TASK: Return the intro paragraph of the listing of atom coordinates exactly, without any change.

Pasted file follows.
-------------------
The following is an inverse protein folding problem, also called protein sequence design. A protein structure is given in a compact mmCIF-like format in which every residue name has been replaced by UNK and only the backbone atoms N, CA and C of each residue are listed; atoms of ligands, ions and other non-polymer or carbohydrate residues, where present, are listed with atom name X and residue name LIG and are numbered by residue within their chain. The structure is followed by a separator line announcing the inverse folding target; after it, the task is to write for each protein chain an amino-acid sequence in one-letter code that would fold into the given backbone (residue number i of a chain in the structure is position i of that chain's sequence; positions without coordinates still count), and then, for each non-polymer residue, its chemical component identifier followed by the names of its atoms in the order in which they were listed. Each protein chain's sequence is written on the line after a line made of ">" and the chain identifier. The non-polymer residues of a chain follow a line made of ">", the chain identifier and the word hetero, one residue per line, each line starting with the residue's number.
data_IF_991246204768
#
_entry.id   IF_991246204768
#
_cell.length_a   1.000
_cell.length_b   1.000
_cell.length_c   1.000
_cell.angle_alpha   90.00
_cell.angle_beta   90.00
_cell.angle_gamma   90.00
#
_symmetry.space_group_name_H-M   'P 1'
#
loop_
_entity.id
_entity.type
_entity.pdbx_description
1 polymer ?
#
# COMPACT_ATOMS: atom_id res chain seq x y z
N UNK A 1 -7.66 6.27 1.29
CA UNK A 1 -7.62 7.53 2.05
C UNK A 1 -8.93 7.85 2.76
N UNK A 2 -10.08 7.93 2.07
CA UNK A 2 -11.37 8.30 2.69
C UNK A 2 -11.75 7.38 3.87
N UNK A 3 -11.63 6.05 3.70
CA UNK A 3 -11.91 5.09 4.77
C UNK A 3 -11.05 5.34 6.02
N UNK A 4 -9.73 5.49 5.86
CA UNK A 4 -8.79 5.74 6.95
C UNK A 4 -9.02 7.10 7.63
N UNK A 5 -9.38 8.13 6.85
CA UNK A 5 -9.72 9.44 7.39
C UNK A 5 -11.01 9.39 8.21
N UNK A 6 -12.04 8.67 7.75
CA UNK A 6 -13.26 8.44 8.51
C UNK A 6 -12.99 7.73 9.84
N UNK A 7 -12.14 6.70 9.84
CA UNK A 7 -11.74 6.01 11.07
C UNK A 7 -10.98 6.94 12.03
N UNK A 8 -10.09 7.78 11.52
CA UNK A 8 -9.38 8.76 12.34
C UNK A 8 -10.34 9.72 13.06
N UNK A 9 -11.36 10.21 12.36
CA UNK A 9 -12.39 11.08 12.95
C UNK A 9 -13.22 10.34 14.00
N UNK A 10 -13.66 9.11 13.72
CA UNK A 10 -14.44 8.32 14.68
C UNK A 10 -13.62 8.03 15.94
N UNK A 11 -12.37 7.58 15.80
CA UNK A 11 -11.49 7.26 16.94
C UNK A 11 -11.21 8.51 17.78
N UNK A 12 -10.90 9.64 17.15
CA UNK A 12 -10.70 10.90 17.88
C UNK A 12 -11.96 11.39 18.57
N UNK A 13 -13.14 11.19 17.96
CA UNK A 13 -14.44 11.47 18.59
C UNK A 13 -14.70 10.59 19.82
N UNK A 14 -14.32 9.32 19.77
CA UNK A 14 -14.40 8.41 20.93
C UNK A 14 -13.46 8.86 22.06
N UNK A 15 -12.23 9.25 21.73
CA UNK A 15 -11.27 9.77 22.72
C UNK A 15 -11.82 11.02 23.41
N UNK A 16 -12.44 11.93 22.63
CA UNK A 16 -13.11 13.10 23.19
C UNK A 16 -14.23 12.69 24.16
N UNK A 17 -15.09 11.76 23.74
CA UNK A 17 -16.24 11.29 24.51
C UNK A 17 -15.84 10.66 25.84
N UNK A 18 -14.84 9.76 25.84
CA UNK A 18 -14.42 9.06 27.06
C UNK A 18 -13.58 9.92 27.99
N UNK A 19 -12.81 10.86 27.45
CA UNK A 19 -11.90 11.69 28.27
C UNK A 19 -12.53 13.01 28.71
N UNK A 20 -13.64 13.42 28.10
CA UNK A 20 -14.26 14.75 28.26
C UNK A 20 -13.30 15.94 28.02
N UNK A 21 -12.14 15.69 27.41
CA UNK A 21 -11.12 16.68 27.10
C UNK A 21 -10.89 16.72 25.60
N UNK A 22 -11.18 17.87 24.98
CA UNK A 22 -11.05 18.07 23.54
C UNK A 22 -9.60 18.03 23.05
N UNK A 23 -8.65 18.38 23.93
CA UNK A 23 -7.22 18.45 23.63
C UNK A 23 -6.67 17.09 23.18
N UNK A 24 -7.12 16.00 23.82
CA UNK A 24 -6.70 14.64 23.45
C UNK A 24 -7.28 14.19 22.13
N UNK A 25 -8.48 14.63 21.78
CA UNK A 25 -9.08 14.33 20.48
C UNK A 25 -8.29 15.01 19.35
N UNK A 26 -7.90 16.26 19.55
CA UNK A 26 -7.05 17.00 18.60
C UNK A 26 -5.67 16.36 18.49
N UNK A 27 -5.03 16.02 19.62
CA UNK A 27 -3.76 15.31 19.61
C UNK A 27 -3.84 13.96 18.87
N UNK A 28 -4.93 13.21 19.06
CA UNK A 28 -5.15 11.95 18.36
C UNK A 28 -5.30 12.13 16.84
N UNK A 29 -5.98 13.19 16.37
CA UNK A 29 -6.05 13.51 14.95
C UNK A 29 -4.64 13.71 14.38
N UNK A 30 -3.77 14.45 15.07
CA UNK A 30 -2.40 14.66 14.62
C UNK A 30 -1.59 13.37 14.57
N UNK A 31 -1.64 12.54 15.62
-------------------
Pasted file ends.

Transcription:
The following is an inverse protein folding problem, also called protein sequence design. A protein structure is given in a compact mmCIF-like format in which every residue name has been replaced by UNK and only the backbone atoms N, CA and C of each residue are listed; atoms of ligands, ions and other non-polymer or carbohydrate residues, where present, are listed with atom name X and residue name LIG and are numbered by residue within their chain. The structure is followed by a separator line announcing the inverse folding target; after it, the task is to write for each protein chain an amino-acid sequence in one-letter code that would fold into the given backbone (residue number i of a chain in the structure is position i of that chain's sequence; positions without coordinates still count), and then, for each non-polymer residue, its chemical component identifier followed by the names of its atoms in the order in which they were listed. Each protein chain's sequence is written on the line after a line made of ">" and the chain identifier. The non-polymer residues of a chain follow a line made of ">", the chain identifier and the word hetero, one residue per line, each line starting with the residue's number.